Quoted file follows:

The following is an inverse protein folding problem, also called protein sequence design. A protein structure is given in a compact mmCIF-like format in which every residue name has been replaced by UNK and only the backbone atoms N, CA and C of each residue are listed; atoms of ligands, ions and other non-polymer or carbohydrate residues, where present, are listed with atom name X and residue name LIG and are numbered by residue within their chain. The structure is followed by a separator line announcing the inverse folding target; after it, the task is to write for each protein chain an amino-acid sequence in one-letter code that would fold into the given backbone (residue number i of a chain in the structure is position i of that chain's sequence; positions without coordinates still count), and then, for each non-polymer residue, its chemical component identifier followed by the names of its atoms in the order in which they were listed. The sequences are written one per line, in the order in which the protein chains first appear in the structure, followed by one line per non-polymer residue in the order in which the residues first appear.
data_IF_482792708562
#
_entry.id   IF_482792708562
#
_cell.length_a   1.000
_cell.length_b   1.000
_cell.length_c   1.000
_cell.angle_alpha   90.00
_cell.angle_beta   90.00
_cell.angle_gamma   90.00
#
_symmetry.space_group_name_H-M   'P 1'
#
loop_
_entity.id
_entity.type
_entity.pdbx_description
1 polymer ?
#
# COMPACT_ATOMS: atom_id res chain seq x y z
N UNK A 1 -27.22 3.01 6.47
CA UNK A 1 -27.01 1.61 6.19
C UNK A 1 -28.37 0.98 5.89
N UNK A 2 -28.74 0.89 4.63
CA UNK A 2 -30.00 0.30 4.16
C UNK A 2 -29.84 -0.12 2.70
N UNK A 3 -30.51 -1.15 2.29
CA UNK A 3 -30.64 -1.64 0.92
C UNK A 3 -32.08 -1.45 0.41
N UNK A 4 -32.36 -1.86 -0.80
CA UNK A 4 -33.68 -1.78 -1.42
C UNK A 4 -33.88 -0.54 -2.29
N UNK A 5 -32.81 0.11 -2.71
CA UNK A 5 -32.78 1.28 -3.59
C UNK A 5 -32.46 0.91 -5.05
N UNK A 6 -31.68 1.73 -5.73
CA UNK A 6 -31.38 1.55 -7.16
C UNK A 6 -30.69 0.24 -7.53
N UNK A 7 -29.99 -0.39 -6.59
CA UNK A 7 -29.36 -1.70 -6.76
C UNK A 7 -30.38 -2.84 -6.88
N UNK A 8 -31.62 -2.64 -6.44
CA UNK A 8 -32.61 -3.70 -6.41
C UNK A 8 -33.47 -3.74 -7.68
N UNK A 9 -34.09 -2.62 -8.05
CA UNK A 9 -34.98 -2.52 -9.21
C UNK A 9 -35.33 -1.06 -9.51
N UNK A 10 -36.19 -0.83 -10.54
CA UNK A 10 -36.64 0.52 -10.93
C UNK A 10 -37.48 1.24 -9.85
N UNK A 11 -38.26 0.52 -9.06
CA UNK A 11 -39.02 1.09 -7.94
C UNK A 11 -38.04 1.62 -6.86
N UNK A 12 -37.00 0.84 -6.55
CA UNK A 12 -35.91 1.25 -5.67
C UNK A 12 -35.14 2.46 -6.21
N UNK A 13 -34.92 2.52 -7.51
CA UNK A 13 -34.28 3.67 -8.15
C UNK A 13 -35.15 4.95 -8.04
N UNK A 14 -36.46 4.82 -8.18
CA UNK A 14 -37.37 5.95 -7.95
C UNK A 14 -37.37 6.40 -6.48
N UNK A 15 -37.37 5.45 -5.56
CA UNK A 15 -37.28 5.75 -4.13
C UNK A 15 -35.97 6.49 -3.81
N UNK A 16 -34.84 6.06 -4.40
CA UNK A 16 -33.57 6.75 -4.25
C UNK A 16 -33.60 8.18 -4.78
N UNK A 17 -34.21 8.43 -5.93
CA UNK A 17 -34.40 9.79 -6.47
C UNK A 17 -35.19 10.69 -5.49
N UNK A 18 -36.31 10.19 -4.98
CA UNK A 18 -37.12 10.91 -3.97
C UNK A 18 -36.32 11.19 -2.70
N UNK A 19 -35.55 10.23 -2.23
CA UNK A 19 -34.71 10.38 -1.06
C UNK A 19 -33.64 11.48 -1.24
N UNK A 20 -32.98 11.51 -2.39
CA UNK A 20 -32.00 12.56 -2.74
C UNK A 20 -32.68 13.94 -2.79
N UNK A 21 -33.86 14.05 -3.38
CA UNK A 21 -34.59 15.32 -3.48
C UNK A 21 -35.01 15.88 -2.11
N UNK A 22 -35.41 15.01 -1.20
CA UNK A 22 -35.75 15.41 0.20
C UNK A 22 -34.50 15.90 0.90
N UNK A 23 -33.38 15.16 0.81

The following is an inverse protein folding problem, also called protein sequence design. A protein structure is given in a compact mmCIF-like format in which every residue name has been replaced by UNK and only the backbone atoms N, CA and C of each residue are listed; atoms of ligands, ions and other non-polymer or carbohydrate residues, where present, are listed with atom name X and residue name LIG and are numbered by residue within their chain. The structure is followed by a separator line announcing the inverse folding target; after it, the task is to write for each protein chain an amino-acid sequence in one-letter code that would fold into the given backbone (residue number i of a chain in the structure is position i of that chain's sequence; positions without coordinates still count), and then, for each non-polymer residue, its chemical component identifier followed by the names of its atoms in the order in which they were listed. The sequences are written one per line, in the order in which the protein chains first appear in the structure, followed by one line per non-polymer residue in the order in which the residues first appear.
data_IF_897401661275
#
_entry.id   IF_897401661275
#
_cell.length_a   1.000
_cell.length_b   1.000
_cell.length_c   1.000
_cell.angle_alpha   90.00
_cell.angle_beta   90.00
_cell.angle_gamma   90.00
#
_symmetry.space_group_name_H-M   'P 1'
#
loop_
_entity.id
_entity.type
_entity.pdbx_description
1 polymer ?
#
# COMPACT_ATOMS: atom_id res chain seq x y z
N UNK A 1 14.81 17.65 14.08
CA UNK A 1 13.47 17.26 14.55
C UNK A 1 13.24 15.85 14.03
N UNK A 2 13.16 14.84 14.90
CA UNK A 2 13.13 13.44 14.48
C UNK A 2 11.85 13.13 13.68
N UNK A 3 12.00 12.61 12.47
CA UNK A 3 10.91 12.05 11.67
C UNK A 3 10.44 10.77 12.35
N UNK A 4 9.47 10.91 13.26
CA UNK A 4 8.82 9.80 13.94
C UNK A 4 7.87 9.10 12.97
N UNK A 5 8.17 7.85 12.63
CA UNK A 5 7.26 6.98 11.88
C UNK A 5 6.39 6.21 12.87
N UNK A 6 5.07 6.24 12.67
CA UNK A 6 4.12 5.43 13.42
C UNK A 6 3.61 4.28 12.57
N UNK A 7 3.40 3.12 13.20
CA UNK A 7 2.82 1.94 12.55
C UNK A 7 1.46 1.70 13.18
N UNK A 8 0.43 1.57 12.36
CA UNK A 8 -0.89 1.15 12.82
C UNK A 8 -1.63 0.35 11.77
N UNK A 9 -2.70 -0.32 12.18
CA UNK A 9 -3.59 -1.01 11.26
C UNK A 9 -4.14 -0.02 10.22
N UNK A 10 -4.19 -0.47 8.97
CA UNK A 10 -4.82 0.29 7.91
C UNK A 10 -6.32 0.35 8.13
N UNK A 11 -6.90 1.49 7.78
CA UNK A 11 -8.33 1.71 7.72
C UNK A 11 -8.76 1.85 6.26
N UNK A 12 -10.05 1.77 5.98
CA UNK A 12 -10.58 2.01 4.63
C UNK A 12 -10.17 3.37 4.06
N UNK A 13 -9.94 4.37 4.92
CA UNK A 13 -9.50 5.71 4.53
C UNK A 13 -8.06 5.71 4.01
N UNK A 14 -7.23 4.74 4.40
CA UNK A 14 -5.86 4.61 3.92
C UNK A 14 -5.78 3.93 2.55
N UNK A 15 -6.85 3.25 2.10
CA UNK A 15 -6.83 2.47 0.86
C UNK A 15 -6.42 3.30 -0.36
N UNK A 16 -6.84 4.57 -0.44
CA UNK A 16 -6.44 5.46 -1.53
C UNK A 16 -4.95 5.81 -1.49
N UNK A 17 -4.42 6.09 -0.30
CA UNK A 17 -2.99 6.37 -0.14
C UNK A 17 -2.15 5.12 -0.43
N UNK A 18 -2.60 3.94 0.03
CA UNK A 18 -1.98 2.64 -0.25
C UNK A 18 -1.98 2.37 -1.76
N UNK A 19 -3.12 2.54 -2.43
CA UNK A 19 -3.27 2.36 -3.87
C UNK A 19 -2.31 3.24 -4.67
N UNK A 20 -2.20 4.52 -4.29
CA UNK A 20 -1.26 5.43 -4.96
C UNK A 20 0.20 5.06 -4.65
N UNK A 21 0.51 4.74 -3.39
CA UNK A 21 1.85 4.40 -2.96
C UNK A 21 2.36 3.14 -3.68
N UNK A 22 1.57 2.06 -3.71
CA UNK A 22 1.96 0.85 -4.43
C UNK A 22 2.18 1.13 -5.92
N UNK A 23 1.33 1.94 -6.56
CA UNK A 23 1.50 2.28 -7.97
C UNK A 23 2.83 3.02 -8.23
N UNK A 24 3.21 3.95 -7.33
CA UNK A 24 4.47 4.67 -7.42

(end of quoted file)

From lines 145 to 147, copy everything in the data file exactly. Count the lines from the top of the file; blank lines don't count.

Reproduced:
C UNK A 12 -10.17 3.37 4.06
N UNK A 13 -9.94 4.37 4.92
CA UNK A 13 -9.50 5.71 4.53